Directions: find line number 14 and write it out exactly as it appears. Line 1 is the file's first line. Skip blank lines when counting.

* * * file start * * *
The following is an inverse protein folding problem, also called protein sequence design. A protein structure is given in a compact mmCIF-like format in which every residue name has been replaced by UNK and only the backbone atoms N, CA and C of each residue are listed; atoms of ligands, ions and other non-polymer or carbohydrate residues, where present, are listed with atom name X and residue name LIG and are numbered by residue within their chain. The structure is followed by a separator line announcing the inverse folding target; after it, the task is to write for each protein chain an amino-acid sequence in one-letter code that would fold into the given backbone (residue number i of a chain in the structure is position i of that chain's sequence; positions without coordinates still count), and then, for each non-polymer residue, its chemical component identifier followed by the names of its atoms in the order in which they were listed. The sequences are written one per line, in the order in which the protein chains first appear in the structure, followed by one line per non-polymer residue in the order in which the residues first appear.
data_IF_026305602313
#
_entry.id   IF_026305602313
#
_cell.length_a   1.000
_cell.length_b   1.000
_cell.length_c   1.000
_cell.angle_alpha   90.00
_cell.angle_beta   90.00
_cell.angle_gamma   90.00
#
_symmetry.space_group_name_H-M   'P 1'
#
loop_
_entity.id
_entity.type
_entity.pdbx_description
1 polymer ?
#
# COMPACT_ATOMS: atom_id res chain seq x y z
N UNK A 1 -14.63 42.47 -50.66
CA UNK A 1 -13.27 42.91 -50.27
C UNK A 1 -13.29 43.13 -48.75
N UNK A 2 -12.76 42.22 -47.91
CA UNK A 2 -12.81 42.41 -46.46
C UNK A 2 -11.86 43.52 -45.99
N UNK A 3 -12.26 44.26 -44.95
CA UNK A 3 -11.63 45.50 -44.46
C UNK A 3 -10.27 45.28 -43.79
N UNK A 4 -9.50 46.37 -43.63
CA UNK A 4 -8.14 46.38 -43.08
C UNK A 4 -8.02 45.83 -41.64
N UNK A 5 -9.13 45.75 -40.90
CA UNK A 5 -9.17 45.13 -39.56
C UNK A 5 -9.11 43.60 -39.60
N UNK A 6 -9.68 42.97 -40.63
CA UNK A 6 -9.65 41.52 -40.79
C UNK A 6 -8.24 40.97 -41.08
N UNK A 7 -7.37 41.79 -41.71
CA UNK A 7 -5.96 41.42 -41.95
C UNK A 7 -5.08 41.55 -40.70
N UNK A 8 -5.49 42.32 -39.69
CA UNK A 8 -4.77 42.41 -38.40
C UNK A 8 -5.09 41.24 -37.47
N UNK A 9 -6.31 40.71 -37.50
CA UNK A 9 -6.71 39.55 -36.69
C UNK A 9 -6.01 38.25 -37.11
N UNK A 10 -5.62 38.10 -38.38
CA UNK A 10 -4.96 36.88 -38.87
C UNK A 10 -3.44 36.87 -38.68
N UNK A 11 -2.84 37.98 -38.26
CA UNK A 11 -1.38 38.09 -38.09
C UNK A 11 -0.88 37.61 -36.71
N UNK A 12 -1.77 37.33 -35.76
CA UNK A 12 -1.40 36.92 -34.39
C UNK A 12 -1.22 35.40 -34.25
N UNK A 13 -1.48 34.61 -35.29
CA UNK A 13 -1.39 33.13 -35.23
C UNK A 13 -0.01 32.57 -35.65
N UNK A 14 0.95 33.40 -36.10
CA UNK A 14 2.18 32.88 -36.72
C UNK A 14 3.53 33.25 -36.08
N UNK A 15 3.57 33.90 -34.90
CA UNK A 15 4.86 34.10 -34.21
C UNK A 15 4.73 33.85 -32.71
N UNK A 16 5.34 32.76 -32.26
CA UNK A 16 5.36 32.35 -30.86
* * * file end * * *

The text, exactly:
#